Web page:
If you liked this post why not check out my books The Book Lovers’ Miscellany and A Library Miscellany.

 

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The Secret Life of Statues

A Victorian photograph of two of the stone lions outside the Fitzwilliam Museum, Cambridge

 

As I was searching for local folklore for my customary dive into #FolkloreThursday on Twitter I came across the wonderful Enid Porter collection of local Cambridgeshire folklore, and it was here I discovered the wonderful story of the stone lions of the Fitzwilliam Museum.

That tweet seemed to capture the imagination of many people and I received some fascinating replies telling me about folktales of other stone lions or statues around the country which are said to come to life at night, and so I thought I should explore the legends further in a blog post.

The Fitzwilliam Lions

These four beautiful stone lions were carved by William Grinsell Nicholl (1796–1871) in 1839 with two adorning the south steps and two looking out over the north steps of the museum building. Lion statues are a familiar motif on public buildings, their majestic and powerful figures seen as worthy beasts to guard entrances.

A Victorian photograph of two of the stone lions outside the Fitzwilliam Museum, Cambridge
A Victorian photograph of two of the stone lions outside the Fitzwilliam Museum, Cambridge

Legend has it that at the stroke of midnight, the lions awake from their slumber, stretch and then pad down from their pedestals to take a drink from the guttering (flowing from Hobson’s Conduit further up the street) which runs along Trumpington Street. The lions might then take a stroll through the museum, letting out the odd roar, before settling back onto their perches ready to welcome visitors in the morning.

The story inspired Michael Rosen to write a poem called The Listening Lions in which he imagined what the lions might see and do when they awoke every night.

The British Museum Lions

These gorgeous Art Deco lions guard the lesser-used north entrance of the British Museum on Montague Place. At midnight they too are rumoured to have a stretch, yawn and take a drink of water, before settling back into position.

One of the lions outside the north entrance of the British Museum
One of the lions outside the north entrance of the British Museum

The lions were carved by Sir George Frampton RA in 1914, he is also famous for the Edith Cavell memorial outside the National Portrait Gallery.

The Landseer Lions

These four enormous bronze lions at the base of Nelson’s Column were designed by Sir Edwin Landseer. The Column was erected in 1843 and the fountains added in 1845, but there was some delay over the lions. The original commission went to Thomas Milnes but his four stone lions were not thought to be grand enough for the great memorial to Nelson and so they were sold to Sir Titus Salt who installed them outside the former factory school in Saltaire near Bedford, where they sit to this day.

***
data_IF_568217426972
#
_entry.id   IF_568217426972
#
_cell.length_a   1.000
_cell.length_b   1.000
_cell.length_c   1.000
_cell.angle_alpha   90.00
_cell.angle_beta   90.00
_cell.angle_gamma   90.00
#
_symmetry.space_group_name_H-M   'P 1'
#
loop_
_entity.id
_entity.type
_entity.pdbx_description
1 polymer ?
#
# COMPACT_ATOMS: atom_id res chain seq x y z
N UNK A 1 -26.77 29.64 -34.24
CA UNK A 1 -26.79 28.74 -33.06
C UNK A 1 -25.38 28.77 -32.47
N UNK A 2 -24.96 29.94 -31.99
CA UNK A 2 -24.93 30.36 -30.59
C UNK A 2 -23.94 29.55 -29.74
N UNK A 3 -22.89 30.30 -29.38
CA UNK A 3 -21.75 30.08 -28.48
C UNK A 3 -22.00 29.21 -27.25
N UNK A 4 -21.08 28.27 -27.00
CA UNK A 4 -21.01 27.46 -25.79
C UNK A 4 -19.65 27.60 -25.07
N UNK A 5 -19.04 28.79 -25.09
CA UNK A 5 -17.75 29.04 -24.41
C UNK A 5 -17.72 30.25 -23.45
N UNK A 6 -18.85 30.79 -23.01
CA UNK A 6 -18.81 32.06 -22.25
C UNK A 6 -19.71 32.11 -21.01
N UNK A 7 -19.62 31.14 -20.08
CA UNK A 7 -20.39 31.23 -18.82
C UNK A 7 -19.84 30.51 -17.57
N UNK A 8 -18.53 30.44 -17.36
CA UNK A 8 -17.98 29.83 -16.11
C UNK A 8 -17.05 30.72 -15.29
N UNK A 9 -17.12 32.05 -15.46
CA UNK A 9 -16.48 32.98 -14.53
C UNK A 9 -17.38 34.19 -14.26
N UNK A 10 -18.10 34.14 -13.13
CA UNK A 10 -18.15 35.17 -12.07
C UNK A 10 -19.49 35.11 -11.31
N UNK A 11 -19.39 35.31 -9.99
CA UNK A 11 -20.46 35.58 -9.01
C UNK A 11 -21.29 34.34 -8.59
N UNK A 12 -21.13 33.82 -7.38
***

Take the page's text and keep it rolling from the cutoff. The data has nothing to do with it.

One of the Landseer Lions surrounding Nelson's Column (credit: Chris Dennis)
One of the Landseer Lions surrounding Nelson’s Column (credit: Chris Dennis)

Landseer, a renowned artist, took over the commission in 1858 and immediately began sketching the lions at London Zoo and he also took delivery (via a cab!) of a dead specimen from the zoo. Landseer was particularly thorough and the press began to complain that his research was taking overly long.

The lions were finally put in place in 1867, some nine years after Landseer had received the commission. The Spectator has this rather sniffy report about their unveiling (2 February, 1867):

Sir Edwin Landseer’s lions, so long ordered for the base of Nelson’s Monument, were uncovered on Thursday without any official fuss. The popular verdict upon them seems singularly uncertain, and the artistic one has yet to be pronounced.

The statues may look identical but if you look closely you can see that they are all slightly different. The paws on the lions have been criticised for not being very lifelike, resembling the paws of a normal cat rather than a lion, it is thought this is because the lion corpse he used to model from may have begun to decompose by the time he got them and so the paws were not in great condition.

These iconic statues are rumoured to come to life should Big Ben ever strike thirteen. Incidentally, it is also said that should Big Ben strike thirteen times then there would be a death in the Royal family.

Statue of King William III

Lion statues are not the only statues said to come to life, there is statue of King William III, in Hull, which is known affectionately as ‘King Billy’. This gilded statue of King William siting astride his horse was erected in 1734 and was created by Dutch sculptor, Peter Scheemaker.

Golden statue of King William III, known as 'King Billy' and his local pub
Golden statue of King William III, known as ‘King Billy’ and his local pub

The statue stands on the Market Square and it is said that when the church clock of Holy Trinity strikes midnight, King Billy gets off his horse and pops into the pub for a pint. If the clock ever strikes thirteen locals expect to see the horse also join them for a drink!

Do you know of any other examples of folklore of statues coming to life? If so, please do share in the comments below.